In Latin, “cilia” means eyelashes, and anyone who has seen these tail-like projections on eukaryotic cells can see why. Extending off the cell membrane, cilia contain a microtubule array known as the axoneme, a characteristic pattern of nine sets of double microtubules arranged in a ring around a pair of single microtubules. Some primary functions of cilia are movement and sensory reception.
In 1965, when Professor Joel Rosenbaum of the Molecular, Cellular and Developmental Biology department embarked on his first key research project, few were aware of cilia’s importance. Yet over the past four decades, Rosenbaum’s research has shed light on the role these tiny organelles play in deadly human diseases known as ciliopathies. In recent years, his research has gone well beyond basic cell biology and led to breakthroughs in medicine as well.
Rosenbaum was initially interested in the assembly of the different organelles in the cell, including mitochondria, chloroplasts and ribosomes. The complicated formations of organelles were especially compelling for him. His original work involved mitochondria, back when researchers first started to discover that mitochondria had the ability to synthesize protein. However, wanting to study an organelle that could be easily visualized, Rosenbaum switched his focus to cilia and flagella. Since he could easily cut off these appendages, it was possible for him to study the mechanism and kinetics of reassembly.
Rosenbaum conducted his first important experiments on cilia and flagella from 1965 to 1970, beginning at the University of Chicago and finishing at Yale. Using Chlamydomonas, a haploid biflagellate alga with the genetic characteristics of yeast but the cell architecture of multicellular organisms, Rosenbaum cut off the flagellum of the Chlamydomonas and examined its regrowth. To visualize how the structure re-formed, Rosenbaum and his team allowed the flagellum to grow halfway back before adding radioactive amino acids to track the rest.
The results were quite surprising: it took only about an hour for the flagellum to grow back. As radiation was only detected around the tip of the flagellum, Rosenbaum was able to conclude that the flagellum itself was not able to synthesize protein. This suggested that proteins for the flagellum were all made in the cytoplasm and then transported to the tip of the flagellum.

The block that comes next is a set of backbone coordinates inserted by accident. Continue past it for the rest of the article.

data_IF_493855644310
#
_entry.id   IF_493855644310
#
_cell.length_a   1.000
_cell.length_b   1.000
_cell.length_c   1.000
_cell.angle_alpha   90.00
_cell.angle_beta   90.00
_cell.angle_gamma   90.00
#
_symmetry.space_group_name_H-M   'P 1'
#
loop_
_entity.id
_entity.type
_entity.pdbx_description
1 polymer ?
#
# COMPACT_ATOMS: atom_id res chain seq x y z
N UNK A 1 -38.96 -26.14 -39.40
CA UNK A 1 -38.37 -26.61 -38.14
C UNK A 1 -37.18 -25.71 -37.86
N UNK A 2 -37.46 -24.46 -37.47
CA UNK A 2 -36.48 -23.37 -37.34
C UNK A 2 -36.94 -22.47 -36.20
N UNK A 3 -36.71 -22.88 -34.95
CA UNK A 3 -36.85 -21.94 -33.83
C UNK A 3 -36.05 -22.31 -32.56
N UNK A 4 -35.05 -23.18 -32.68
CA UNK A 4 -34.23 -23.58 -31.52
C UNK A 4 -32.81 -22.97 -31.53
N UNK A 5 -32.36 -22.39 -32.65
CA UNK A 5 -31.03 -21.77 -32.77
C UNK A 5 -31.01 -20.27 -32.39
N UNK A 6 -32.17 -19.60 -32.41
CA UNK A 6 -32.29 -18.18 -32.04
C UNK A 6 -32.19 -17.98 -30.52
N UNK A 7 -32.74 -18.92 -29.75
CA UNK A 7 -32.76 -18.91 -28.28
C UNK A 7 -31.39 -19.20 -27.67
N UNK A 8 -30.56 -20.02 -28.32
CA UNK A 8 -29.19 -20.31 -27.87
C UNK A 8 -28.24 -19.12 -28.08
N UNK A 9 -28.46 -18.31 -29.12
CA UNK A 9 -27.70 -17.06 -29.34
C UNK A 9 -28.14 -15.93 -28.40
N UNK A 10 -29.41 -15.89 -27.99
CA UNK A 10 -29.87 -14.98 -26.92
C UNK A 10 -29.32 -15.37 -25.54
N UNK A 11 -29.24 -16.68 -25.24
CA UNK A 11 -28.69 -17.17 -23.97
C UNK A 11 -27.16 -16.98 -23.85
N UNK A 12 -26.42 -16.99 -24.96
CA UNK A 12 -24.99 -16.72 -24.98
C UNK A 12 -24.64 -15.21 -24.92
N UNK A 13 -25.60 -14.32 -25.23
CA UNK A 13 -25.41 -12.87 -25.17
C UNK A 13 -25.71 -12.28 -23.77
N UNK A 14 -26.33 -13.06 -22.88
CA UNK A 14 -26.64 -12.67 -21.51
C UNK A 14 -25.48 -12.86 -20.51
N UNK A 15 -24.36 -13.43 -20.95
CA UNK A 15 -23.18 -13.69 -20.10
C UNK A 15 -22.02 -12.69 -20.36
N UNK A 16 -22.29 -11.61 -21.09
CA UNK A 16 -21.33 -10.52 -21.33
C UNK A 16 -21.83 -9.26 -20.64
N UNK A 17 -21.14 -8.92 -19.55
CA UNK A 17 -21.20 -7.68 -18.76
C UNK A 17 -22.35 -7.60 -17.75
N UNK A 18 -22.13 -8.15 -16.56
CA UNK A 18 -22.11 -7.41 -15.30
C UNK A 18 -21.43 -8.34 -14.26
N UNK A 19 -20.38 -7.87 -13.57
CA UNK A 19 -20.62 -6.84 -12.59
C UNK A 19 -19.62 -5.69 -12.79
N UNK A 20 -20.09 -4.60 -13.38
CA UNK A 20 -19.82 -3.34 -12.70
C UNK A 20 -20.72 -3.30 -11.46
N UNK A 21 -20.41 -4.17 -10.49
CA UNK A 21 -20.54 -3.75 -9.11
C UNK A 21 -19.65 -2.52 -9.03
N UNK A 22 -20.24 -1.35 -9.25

Rosenbaum reflected, “It was nice to see, but very perplexing because the cilia and flagella contain about 350 polypeptides. How does it all come together so rapidly to allow the assembly of this rather complicated organelle? How does the cell know that you’ve cut its flagellum off and turn on new mRNA and protein synthesis in a massive sort of way to build a new flagellum? Finally, once the flagellum reaches its full length [10 to 12 microns long], how does it know to stop? What limits its growth?”
Armed with these questions, Rosenbaum embarked on a thirteen-year investigation at Yale from 1967 to 1990 that focused primarily on the basic cell biology of organelle synthesis and protein assembly. Beginning with the question of how flagellum regrowth is initiated, Rosenbaum cut off the flagella of Chlamydomonas once again and used inhibitors of RNA followed by Northern blots. This was done to detect increases of specific flagellar RNA synthesis after the detachment of flagella. When he used colchicine, a natural product that allows protein synthesis but inhibits microtubular assembly, he observed that flagellar proteins were indeed still created even though assembly did not occur.
These results raised several questions. What drove the protein transport? And what was the mechanism?
Keith Kozminski, a graduate student in Rosenbaum’s laboratory, decided to investigate the “elevator” that transported such proteins from the cell body to the tip of the flagellum. In 1977, he performed an experiment in which he placed tiny Latex beads in the fluid around the cells. He noticed that some beads attached to the outer surface of the flagellum and moved up and down the length of the organelle. To further investigate such movement, Paul Forscher, an expert on optical imaging, joined the group and used new high-resolution microscopy to watch particle movement along the length of the flagella, which was then named intraflagellar transport (IFT).
To further understand IFT, Rosenbaum conducted a series of experiments that exploited many uniquely useful properties of the Chlamydomonas. One of these properties is the touching and adhering of the flagella of two organisms during mating. Gamete activation follows, leading to the loss of the cell wall and the formation of the dikaryon (pair of unfused haploid nuclei). The flagella are then absorbed into the cell to form the zygote.
Rosenbaum mated a normal Chlamydomonas with a mutant that could not fully grow its flagellum. Fluorescent labeling revealed that upon gamete fusion, full growth of the flagellum was added onto the tip of the mutant zygote (see Figure 3). This suggested the need of a motility system for over 250 polypeptides to be added onto the tip.